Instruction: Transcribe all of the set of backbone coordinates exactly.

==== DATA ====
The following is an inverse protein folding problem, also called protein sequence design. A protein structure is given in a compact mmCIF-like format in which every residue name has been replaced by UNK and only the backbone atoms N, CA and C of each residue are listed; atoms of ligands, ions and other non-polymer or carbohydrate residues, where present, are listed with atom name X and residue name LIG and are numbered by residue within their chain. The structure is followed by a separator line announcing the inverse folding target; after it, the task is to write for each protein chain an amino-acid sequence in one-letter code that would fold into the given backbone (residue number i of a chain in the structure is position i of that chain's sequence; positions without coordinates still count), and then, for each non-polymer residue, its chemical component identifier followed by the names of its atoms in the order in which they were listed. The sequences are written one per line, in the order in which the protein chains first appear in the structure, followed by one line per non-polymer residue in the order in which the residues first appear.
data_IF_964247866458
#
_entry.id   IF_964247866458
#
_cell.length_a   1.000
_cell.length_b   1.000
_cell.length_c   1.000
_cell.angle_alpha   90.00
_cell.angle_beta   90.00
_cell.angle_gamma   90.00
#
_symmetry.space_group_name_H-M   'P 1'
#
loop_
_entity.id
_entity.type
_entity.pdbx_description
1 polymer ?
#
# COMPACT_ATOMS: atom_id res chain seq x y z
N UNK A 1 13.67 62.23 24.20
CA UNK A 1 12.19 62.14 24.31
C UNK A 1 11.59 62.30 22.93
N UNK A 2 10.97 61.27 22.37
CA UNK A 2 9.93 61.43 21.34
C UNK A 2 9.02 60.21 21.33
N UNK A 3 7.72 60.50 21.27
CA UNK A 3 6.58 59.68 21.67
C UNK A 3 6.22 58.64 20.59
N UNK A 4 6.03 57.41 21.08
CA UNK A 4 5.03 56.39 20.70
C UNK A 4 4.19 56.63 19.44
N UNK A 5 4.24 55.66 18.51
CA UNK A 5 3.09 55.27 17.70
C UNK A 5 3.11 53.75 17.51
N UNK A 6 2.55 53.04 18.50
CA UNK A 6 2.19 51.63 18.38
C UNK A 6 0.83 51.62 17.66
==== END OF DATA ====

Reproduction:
The following is an inverse protein folding problem, also called protein sequence design. A protein structure is given in a compact mmCIF-like format in which every residue name has been replaced by UNK and only the backbone atoms N, CA and C of each residue are listed; atoms of ligands, ions and other non-polymer or carbohydrate residues, where present, are listed with atom name X and residue name LIG and are numbered by residue within their chain. The structure is followed by a separator line announcing the inverse folding target; after it, the task is to write for each protein chain an amino-acid sequence in one-letter code that would fold into the given backbone (residue number i of a chain in the structure is position i of that chain's sequence; positions without coordinates still count), and then, for each non-polymer residue, its chemical component identifier followed by the names of its atoms in the order in which they were listed. The sequences are written one per line, in the order in which the protein chains first appear in the structure, followed by one line per non-polymer residue in the order in which the residues first appear.
data_IF_964247866458
#
_entry.id   IF_964247866458
#
_cell.length_a   1.000
_cell.length_b   1.000
_cell.length_c   1.000
_cell.angle_alpha   90.00
_cell.angle_beta   90.00
_cell.angle_gamma   90.00
#
_symmetry.space_group_name_H-M   'P 1'
#
loop_
_entity.id
_entity.type
_entity.pdbx_description
1 polymer ?
#
# COMPACT_ATOMS: atom_id res chain seq x y z
N UNK A 1 13.67 62.23 24.20
CA UNK A 1 12.19 62.14 24.31
C UNK A 1 11.59 62.30 22.93
N UNK A 2 10.97 61.27 22.37
CA UNK A 2 9.93 61.43 21.34
C UNK A 2 9.02 60.21 21.33
N UNK A 3 7.72 60.50 21.27
CA UNK A 3 6.58 59.68 21.67
C UNK A 3 6.22 58.64 20.59
N UNK A 4 6.03 57.41 21.08
CA UNK A 4 5.03 56.39 20.70
C UNK A 4 4.19 56.63 19.44
N UNK A 5 4.24 55.66 18.51
CA UNK A 5 3.09 55.27 17.70
C UNK A 5 3.11 53.75 17.51
N UNK A 6 2.55 53.04 18.50
CA UNK A 6 2.19 51.63 18.38
C UNK A 6 0.83 51.62 17.66